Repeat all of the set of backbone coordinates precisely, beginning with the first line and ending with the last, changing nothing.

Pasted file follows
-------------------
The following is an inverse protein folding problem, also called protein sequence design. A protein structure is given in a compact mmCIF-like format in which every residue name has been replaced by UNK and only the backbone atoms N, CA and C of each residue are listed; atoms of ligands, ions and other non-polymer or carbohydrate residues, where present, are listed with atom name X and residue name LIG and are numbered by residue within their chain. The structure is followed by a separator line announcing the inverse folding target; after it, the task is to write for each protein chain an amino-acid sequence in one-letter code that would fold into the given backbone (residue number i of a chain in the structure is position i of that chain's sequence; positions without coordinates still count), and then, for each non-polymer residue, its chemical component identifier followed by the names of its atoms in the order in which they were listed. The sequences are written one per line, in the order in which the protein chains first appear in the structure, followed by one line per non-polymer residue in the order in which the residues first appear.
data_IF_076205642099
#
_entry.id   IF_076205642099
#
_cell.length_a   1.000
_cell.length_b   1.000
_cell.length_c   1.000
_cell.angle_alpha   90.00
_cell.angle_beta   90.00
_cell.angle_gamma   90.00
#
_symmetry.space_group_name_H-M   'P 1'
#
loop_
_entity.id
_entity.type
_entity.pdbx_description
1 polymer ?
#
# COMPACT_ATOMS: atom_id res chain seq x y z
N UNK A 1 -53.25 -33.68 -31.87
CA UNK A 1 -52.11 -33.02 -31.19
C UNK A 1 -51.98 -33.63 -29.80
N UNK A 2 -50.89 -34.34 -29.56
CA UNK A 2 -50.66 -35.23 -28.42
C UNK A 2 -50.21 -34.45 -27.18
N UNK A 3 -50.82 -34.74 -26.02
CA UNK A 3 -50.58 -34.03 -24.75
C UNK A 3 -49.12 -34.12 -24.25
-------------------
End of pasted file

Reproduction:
The following is an inverse protein folding problem, also called protein sequence design. A protein structure is given in a compact mmCIF-like format in which every residue name has been replaced by UNK and only the backbone atoms N, CA and C of each residue are listed; atoms of ligands, ions and other non-polymer or carbohydrate residues, where present, are listed with atom name X and residue name LIG and are numbered by residue within their chain. The structure is followed by a separator line announcing the inverse folding target; after it, the task is to write for each protein chain an amino-acid sequence in one-letter code that would fold into the given backbone (residue number i of a chain in the structure is position i of that chain's sequence; positions without coordinates still count), and then, for each non-polymer residue, its chemical component identifier followed by the names of its atoms in the order in which they were listed. The sequences are written one per line, in the order in which the protein chains first appear in the structure, followed by one line per non-polymer residue in the order in which the residues first appear.
data_IF_076205642099
#
_entry.id   IF_076205642099
#
_cell.length_a   1.000
_cell.length_b   1.000
_cell.length_c   1.000
_cell.angle_alpha   90.00
_cell.angle_beta   90.00
_cell.angle_gamma   90.00
#
_symmetry.space_group_name_H-M   'P 1'
#
loop_
_entity.id
_entity.type
_entity.pdbx_description
1 polymer ?
#
# COMPACT_ATOMS: atom_id res chain seq x y z
N UNK A 1 -53.25 -33.68 -31.87
CA UNK A 1 -52.11 -33.02 -31.19
C UNK A 1 -51.98 -33.63 -29.80
N UNK A 2 -50.89 -34.34 -29.56
CA UNK A 2 -50.66 -35.23 -28.42
C UNK A 2 -50.21 -34.45 -27.18
N UNK A 3 -50.82 -34.74 -26.02
CA UNK A 3 -50.58 -34.03 -24.75
C UNK A 3 -49.12 -34.12 -24.25